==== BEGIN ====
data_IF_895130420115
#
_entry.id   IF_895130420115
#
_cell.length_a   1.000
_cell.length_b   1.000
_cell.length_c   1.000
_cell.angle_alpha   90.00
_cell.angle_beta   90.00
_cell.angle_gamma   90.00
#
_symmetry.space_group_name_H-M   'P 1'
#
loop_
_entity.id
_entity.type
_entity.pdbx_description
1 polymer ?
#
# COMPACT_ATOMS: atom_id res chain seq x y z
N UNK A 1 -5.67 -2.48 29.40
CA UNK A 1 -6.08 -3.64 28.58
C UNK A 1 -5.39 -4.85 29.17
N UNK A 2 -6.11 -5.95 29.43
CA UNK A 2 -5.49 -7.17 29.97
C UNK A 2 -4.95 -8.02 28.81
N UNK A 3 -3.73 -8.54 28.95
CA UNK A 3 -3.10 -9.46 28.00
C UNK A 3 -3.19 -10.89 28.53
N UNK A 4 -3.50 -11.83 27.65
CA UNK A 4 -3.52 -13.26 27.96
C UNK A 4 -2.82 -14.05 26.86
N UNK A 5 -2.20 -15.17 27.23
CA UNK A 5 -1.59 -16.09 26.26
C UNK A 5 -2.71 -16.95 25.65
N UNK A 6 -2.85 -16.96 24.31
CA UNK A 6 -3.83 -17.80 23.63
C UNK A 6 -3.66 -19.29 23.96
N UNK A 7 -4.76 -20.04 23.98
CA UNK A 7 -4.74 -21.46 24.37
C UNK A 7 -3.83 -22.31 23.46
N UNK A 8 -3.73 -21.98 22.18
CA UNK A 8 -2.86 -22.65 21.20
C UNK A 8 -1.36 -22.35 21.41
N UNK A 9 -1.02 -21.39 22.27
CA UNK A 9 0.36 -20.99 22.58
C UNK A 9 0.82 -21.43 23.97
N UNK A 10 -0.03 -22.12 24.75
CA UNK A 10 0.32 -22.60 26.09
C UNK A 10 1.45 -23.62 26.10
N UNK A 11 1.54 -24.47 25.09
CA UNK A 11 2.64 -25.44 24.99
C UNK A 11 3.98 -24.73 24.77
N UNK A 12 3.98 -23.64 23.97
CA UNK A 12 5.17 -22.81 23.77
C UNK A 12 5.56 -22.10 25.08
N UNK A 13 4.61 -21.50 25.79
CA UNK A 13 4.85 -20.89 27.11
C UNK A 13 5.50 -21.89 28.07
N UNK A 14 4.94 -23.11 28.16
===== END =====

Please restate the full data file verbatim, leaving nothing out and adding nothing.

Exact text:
data_IF_895130420115
#
_entry.id   IF_895130420115
#
_cell.length_a   1.000
_cell.length_b   1.000
_cell.length_c   1.000
_cell.angle_alpha   90.00
_cell.angle_beta   90.00
_cell.angle_gamma   90.00
#
_symmetry.space_group_name_H-M   'P 1'
#
loop_
_entity.id
_entity.type
_entity.pdbx_description
1 polymer ?
#
# COMPACT_ATOMS: atom_id res chain seq x y z
N UNK A 1 -5.67 -2.48 29.40
CA UNK A 1 -6.08 -3.64 28.58
C UNK A 1 -5.39 -4.85 29.17
N UNK A 2 -6.11 -5.95 29.43
CA UNK A 2 -5.49 -7.17 29.97
C UNK A 2 -4.95 -8.02 28.81
N UNK A 3 -3.73 -8.54 28.95
CA UNK A 3 -3.10 -9.46 28.00
C UNK A 3 -3.19 -10.89 28.53
N UNK A 4 -3.50 -11.83 27.65
CA UNK A 4 -3.52 -13.26 27.96
C UNK A 4 -2.82 -14.05 26.86
N UNK A 5 -2.20 -15.17 27.23
CA UNK A 5 -1.59 -16.09 26.26
C UNK A 5 -2.71 -16.95 25.65
N UNK A 6 -2.85 -16.96 24.31
CA UNK A 6 -3.83 -17.80 23.63
C UNK A 6 -3.66 -19.29 23.96
N UNK A 7 -4.76 -20.04 23.98
CA UNK A 7 -4.74 -21.46 24.37
C UNK A 7 -3.83 -22.31 23.46
N UNK A 8 -3.73 -21.98 22.18
CA UNK A 8 -2.86 -22.65 21.20
C UNK A 8 -1.36 -22.35 21.41
N UNK A 9 -1.02 -21.39 22.27
CA UNK A 9 0.36 -20.99 22.58
C UNK A 9 0.82 -21.43 23.97
N UNK A 10 -0.03 -22.12 24.75
CA UNK A 10 0.32 -22.60 26.09
C UNK A 10 1.45 -23.62 26.10
N UNK A 11 1.54 -24.47 25.09
CA UNK A 11 2.64 -25.44 24.99
C UNK A 11 3.98 -24.73 24.77
N UNK A 12 3.98 -23.64 23.97
CA UNK A 12 5.17 -22.81 23.77
C UNK A 12 5.56 -22.10 25.08
N UNK A 13 4.61 -21.50 25.79
CA UNK A 13 4.85 -20.89 27.11
C UNK A 13 5.50 -21.89 28.07
N UNK A 14 4.94 -23.11 28.16